Pioneer for Peace: Ralph Bunche
Clark, Susan, Humanities
He invented the peacekeeping force.
He engineered the dismantling of the world's great colonial empires.
He planned the first march on Washington for civil rights.
He founded the political science department at Howard University. There is a monument to him across from the United Nations building in New York City, and UN Secretary-General Kofi Annan keeps his picture on the office wall.
And yet, most Americans cannot tell you anything about him. They may know his name: Ralph Bunche. Some may know that he was the first African American to win the Nobel Peace Prize. For most, however, his image is far from vivid, and very few people have any idea of the scope of his contributions.
That may change with the airing on PBS of Ralph Bunche: An American Odyssey. The film is based on the biography bearing the same title, written by Bunches longtime colleague at the UN, Sir Brian Urquhart. Urquhart says one reason for Bunches surprising obscurity is his own attitude toward his accomplishments: "Bunche had the attitude that a public servant was a public servant, and that the whole point was not to get a lot of recognition or acclaim but to get the job done." He adds, "He's the only person I've ever heard of who tried to turn down the Nobel Peace Prize, I because he felt he was simply doing a job and he wasn't out for prizes." In the end, Ralph Bunche did accept the Nobel Peace Prize in 1950 for negotiating the Armistice Agreements between the Arab nations and Israel.
The film traces Bunche's life from his birth in Detroit to parents who were fairly well-educated and accomplished, but who spent a number of years in poverty and battling ill health. Young Ralph's mother died when he was thirteen, shortly after his father deserted the family; his grandmother moved the family to Los Angeles. In Los Angeles, Ralph became a star student and athlete, and although he was denied admission to a city-wide honor society because of his race, he graduated first in his class and went to UCLA on an athletic scholarship. He earned his master's from Harvard, and was invited to establish a political science department at Howard University. At Howard, he became part of an elite group of scholars who sought answers to the problems afflicting people of color in the United States and in the rest of the world.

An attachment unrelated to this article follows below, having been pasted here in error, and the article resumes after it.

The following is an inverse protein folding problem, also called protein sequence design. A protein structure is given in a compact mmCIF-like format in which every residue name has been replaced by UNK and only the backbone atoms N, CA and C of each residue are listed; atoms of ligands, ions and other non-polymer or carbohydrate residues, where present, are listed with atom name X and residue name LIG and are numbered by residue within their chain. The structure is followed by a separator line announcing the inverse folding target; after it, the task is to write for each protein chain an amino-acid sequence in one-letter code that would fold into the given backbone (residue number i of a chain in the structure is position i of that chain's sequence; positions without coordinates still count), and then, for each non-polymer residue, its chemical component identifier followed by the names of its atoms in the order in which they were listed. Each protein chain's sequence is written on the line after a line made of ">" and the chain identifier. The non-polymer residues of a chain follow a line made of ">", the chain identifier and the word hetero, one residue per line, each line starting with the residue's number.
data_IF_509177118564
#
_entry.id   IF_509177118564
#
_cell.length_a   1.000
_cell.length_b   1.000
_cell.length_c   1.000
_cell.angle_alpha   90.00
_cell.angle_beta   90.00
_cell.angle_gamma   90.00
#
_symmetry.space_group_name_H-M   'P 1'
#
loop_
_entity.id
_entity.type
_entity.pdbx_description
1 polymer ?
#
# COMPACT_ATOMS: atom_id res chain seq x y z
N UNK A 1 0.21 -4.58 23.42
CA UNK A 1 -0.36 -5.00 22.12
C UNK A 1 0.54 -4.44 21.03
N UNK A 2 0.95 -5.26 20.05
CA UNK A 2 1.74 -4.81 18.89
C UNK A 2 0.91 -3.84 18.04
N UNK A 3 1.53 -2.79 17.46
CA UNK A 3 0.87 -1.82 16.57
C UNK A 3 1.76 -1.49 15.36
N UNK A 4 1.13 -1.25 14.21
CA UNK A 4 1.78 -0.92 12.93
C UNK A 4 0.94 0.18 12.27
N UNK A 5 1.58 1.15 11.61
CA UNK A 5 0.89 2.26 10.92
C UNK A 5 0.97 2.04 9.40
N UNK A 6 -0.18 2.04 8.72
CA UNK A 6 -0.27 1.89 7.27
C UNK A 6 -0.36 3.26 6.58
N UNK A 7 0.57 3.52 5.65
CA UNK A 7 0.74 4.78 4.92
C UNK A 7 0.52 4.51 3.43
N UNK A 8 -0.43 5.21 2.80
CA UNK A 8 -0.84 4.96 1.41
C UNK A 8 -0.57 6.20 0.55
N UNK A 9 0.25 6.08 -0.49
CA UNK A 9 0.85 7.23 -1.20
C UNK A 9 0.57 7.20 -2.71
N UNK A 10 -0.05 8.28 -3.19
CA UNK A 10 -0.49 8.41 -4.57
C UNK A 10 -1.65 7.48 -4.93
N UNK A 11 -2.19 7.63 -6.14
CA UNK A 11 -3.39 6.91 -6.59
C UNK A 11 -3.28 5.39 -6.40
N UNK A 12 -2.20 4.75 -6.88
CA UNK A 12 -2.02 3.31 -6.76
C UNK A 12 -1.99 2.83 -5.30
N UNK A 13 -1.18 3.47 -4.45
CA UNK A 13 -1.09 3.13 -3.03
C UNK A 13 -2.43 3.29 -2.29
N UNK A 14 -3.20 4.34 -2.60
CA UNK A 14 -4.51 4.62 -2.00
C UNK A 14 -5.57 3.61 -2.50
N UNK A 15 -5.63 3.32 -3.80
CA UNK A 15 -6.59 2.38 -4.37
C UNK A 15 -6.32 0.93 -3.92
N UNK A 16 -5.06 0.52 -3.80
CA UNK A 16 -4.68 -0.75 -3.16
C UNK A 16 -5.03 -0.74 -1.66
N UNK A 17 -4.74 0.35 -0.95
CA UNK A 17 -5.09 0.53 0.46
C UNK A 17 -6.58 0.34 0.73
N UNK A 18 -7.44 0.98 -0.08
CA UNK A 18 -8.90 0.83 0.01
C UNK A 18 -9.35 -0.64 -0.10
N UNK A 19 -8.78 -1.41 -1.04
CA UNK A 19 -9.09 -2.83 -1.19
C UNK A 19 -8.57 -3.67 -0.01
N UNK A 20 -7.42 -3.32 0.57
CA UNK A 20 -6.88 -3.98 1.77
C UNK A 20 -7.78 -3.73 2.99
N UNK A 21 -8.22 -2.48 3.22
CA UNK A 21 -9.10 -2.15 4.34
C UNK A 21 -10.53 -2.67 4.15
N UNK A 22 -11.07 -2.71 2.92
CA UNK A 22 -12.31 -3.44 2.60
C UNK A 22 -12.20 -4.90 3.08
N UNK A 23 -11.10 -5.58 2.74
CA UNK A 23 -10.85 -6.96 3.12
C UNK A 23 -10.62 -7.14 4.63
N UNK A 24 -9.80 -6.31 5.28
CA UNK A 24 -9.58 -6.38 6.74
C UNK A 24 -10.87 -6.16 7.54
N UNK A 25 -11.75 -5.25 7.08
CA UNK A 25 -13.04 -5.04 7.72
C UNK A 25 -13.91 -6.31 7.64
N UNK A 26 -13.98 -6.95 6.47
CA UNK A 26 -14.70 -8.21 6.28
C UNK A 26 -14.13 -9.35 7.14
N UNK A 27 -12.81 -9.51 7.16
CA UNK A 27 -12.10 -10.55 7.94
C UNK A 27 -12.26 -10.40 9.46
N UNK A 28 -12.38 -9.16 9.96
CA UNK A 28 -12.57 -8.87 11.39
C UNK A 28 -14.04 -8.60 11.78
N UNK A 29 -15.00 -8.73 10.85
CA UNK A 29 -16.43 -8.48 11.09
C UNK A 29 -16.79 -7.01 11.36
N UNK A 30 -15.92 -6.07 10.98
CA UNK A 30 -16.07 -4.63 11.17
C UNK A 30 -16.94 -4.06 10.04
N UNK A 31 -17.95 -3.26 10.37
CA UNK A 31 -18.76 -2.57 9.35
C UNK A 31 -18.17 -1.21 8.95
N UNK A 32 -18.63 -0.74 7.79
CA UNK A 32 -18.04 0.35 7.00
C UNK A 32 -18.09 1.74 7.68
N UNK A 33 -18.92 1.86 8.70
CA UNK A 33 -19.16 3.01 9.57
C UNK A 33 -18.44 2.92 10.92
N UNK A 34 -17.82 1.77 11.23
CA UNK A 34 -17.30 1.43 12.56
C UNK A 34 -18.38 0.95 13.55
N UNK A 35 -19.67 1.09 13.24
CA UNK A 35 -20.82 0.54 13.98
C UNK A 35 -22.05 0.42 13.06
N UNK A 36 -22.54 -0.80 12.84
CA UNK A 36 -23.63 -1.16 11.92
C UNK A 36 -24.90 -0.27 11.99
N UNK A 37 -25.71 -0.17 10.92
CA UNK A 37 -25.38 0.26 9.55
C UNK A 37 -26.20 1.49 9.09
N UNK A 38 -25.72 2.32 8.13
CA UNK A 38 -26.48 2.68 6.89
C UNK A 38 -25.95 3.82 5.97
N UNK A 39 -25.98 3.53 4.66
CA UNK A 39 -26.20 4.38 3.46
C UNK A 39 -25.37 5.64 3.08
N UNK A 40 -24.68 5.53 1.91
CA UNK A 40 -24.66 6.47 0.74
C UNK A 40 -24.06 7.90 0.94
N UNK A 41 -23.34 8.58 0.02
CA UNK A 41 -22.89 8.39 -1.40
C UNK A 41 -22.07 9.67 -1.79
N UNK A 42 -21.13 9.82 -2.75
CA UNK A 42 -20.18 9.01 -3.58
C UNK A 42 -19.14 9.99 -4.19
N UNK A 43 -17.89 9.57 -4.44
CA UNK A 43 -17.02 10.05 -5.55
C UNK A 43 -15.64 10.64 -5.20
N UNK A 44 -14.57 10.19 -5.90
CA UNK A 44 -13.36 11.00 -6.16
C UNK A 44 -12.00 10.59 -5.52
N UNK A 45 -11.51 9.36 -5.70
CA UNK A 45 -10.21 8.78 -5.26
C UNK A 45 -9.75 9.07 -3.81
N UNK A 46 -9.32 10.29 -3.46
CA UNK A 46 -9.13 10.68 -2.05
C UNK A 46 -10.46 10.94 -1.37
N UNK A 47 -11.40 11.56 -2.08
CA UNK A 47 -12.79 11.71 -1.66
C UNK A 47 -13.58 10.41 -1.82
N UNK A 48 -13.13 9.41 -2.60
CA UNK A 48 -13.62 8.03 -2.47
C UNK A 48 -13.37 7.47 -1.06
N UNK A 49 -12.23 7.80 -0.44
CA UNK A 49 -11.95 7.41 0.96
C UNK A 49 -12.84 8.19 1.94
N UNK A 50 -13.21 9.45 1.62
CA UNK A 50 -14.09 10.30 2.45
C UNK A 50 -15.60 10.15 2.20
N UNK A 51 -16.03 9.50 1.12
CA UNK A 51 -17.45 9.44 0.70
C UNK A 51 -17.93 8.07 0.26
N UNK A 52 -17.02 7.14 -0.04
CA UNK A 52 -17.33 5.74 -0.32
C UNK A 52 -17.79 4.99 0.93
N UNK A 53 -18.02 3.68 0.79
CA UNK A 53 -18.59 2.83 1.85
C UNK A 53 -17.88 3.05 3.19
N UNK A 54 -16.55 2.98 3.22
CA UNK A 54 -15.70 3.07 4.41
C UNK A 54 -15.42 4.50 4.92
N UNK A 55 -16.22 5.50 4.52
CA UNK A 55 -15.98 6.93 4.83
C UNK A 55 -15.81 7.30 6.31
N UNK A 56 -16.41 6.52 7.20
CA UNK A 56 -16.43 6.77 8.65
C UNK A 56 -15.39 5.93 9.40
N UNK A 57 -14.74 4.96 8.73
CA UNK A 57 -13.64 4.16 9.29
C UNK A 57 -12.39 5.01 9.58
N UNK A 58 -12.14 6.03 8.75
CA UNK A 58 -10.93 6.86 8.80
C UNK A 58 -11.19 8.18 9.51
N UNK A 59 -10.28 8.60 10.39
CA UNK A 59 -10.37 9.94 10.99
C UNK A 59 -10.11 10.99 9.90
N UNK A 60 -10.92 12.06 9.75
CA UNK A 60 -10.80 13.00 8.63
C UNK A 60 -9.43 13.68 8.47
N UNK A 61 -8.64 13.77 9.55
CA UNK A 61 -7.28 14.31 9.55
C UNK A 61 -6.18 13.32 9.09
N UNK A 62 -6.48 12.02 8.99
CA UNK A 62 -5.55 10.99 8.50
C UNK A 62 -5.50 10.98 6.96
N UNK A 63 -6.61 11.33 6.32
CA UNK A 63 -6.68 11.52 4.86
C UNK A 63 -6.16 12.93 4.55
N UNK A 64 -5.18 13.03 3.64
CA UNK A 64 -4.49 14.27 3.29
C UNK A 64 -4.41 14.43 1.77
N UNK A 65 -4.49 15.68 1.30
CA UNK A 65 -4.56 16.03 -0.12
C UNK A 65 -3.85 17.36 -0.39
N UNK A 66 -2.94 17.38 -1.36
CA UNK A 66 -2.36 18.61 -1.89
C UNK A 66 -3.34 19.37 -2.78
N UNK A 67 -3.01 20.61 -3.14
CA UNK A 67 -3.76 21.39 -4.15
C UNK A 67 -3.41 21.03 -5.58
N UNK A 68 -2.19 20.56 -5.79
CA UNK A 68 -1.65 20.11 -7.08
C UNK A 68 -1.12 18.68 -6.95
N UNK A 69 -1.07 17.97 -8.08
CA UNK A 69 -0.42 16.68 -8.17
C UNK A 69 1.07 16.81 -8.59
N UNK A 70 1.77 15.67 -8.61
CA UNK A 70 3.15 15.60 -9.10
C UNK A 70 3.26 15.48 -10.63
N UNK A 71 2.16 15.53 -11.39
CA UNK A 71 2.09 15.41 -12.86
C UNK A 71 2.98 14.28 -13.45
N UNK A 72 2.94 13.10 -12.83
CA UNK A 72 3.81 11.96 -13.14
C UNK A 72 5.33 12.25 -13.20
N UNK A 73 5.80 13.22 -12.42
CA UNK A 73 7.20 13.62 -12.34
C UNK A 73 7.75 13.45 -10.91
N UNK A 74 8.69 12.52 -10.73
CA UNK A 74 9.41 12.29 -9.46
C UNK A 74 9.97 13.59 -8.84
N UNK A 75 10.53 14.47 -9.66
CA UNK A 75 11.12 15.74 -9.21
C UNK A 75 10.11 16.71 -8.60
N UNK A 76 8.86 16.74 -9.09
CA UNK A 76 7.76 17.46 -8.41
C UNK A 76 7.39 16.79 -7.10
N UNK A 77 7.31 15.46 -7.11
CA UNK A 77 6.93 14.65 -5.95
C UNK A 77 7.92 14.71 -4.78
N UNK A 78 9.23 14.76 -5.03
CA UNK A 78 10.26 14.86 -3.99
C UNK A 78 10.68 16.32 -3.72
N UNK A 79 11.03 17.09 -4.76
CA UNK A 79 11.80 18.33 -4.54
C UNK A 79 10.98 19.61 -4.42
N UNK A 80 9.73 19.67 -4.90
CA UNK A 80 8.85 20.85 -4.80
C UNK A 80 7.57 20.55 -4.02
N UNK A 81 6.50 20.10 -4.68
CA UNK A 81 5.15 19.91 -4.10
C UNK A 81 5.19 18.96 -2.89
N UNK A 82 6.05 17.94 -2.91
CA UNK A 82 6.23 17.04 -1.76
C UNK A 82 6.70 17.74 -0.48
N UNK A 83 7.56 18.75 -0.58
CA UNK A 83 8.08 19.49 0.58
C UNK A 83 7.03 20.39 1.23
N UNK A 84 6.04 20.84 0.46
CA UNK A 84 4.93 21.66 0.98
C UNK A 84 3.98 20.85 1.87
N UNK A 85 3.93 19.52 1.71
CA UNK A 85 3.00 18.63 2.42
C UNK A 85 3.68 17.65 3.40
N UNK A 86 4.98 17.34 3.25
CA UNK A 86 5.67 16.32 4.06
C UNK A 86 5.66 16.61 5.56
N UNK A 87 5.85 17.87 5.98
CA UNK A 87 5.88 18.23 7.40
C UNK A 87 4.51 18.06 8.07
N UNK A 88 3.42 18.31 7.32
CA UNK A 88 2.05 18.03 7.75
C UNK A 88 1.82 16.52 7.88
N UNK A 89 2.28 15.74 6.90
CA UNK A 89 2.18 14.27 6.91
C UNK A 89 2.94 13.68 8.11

He returned to Harvard on a fellowship, becoming the "first Negro" in the United States to receive a Ph.D. in political science. His dissertation examined French colonial administration and was based on field work in Togo and Dahomey.
Doing this work showed him the devastating consequences of colonialism, and brought into sharp focus the relationship of colonialism and racism. His findings were published in 1936 as A World View of Race, in which he showed how the two institutions supported each other, and denounced the growing influence of fascism and Nazism.
He returned to Howard, where he continued his civil rights work, and was one of the founders of the National Negro Congress. Along with A. Philip Randolph, he organized a march on Washington to protest job discrimination in the defense industry in 1941. President Franklin Roosevelt's administration was so disturbed by the prospect of such a march that he issued an executive order on fair employment in the defense industries--and the march was canceled. …